Theses, particularly doctoral theses, are an important part of the scholarly record. Some are published and become influential books in their own right. As well as demonstrating the author’s ability to do original research, a thesis gives a snapshot of its author’s intellectual development at a formative time. This post reports on work sharing open data about thousands of theses, with links back to their full text in a repository.
The Oxford Research Archive (ORA) has 3237 Oxford doctoral theses on open access for anyone to download and read. Some of the authors have gone on to highly accomplished careers, such as the psychologist Professor Dorothy Bishop or the economist Sir John Vickers. During the confirmation hearings that eventually saw Neil Gorsuch appointed to the US Supreme Court, the interest in his background was such that TIME magazine wrote an article analysing his thesis and linking to ORA. This may well have been prompted by our linking the thesis from the top Google hit about Gorsuch; his Wikipedia biography.
Even for Oxford theses, notable authors are only a minority. The rest do not have an entry in Wikidata or in any authority file. The repository itself has a name for the author, but almost no biographical data about them. Wikidata has an “author name string” property. As the name suggests, it connects a publication to a name, with the possibility that the name might be replaced with a full biographical record later on. This leaves us the problem of how to connect the thesis to an institution, when there is no author record to infer the institution from. Wikidata lacked a property for this, so we proposed one.
Like all Wikidata properties, this was created after a public discussion that knocked a proposal into shape. These often complete quickly, but for the thesis property it was particularly long and involved with different suggested use cases. During the discussion it emerged that the bibliographic data format BibTeX has a property “school” to link theses to their institutions. We wanted something with the same function but without that possibly misleading name.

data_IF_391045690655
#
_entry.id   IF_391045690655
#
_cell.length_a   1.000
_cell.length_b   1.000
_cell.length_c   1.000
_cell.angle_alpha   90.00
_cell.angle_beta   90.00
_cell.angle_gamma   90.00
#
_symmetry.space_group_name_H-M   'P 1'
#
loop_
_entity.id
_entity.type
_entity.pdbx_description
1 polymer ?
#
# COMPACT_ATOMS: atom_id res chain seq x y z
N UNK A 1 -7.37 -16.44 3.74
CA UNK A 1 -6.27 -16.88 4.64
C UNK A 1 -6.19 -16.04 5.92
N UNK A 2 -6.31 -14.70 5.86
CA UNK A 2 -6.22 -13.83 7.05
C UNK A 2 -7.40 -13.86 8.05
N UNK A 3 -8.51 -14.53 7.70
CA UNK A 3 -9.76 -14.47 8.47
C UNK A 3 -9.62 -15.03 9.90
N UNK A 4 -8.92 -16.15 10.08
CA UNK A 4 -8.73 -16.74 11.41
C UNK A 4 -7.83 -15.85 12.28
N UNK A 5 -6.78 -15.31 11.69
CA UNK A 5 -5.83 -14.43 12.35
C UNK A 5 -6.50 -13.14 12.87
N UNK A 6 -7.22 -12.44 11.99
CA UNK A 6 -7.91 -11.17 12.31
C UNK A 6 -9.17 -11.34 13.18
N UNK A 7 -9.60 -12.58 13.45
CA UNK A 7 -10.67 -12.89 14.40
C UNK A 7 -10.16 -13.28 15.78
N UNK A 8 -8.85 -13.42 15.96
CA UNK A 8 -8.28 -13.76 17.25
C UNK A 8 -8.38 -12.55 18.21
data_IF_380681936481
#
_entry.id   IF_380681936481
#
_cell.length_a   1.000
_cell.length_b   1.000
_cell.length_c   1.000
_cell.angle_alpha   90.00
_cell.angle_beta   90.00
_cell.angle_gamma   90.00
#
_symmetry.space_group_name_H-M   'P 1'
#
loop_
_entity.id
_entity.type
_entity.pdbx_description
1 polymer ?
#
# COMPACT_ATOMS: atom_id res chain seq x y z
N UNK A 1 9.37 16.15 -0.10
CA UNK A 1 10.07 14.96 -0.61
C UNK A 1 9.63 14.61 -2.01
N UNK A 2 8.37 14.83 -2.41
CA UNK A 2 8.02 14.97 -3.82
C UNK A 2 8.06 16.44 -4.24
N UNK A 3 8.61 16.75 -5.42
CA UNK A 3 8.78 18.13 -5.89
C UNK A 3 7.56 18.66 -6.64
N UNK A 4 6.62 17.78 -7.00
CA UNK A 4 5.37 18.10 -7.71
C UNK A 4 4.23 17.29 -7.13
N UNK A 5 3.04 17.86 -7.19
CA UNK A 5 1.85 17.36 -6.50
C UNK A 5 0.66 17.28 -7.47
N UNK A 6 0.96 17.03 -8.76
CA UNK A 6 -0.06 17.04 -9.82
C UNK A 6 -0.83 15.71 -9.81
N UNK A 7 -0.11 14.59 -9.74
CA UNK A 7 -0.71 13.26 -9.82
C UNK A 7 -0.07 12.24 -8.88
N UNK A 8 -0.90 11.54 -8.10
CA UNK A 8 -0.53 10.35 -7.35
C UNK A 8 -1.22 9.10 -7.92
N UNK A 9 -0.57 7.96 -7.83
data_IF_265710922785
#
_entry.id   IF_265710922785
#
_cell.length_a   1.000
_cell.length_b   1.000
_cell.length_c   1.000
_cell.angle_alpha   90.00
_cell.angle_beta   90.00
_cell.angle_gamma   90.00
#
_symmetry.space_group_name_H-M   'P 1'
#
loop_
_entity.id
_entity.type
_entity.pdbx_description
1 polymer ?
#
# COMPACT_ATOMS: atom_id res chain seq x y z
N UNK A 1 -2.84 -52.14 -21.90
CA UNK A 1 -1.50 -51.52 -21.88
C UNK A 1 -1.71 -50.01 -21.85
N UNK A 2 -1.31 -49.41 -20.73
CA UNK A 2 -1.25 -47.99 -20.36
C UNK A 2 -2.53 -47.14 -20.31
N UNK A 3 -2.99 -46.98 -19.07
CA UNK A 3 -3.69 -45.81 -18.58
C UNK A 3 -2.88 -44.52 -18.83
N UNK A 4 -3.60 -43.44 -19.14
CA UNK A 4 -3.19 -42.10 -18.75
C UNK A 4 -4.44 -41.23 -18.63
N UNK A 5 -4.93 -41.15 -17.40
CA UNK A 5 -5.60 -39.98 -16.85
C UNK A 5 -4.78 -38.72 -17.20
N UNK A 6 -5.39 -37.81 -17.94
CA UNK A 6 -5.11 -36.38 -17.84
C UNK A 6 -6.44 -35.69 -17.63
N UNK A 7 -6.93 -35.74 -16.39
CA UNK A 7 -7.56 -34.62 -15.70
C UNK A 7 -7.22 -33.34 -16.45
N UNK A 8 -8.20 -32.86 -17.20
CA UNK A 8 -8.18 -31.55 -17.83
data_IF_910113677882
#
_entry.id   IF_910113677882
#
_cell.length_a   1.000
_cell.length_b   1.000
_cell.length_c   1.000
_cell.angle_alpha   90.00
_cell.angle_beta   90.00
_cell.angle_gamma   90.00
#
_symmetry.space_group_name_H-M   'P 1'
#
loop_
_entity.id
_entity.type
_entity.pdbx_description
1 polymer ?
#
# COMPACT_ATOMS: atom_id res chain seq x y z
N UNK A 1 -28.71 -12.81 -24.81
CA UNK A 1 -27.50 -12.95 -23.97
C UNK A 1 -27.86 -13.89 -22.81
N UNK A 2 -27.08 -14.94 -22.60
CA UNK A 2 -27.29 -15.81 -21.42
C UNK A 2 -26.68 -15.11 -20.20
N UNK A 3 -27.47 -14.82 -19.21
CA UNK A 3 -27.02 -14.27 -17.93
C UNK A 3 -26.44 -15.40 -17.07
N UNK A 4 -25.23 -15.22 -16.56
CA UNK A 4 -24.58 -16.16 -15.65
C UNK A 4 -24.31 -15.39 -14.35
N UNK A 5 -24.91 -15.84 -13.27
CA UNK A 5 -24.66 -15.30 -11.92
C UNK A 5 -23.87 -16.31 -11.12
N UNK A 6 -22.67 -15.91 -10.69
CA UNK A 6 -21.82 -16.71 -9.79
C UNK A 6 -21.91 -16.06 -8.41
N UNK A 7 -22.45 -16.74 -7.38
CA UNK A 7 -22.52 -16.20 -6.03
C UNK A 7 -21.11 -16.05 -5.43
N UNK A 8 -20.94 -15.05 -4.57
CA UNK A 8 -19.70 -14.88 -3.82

The result is Wikidata property P4101, known in English as “dissertation submitted to”. Now the standard is set, anyone with a bibliographic data about theses can share it openly, with links back to the full records and scanned files in official repositories. At the moment, Wikidata has more data about Oxford doctoral theses than all other theses put together, but more open data from more institutions will mean more useful queries and greater ease of finding the theses and linking them from Wikipedia.
The Oxford records (which you can retrieve via a Wikidata query) are quite rudimentary. They do not indicate the subject areas of the theses: this is an area that could be tackled in future work. Wikidata’s open platform with tens of millions of other records makes it possible to link theses to their subjects or to build citation networks. Wikipedians might be able to find or create Wikipedia articles for authors where we presently only have an author name. The set of all doctoral theses that Wikidata knows about can be obtained from http://tinyurl.com/yczlabov .
Another change we got made will specifically benefit Wikipedia articles about philosophers. Many types of articles have an infobox at the top to summarise key facts. For most academics, this infobox can cite and link the individual’s thesis and name their doctoral advisor and doctoral students. However, philosophers were an exception. A kind Wikipedian has fixed this at our request and you can see an example of these new features in Brad Hooker’s Wikipedia biography.
To learn about data sharing on Wikidata, read the data donation guide or talk to me at email@example.com. See Wikiproject Source Metadata for details of the bibliographic properties that can be shared on Wikidata about books, papers, conference proceedings and other scholarly publications. There is a lot going on to make this bibliographic data openly available, under the heading of the Initiative for Open Citations (I4OC).
—Martin Poulter, Wikimedian in Residence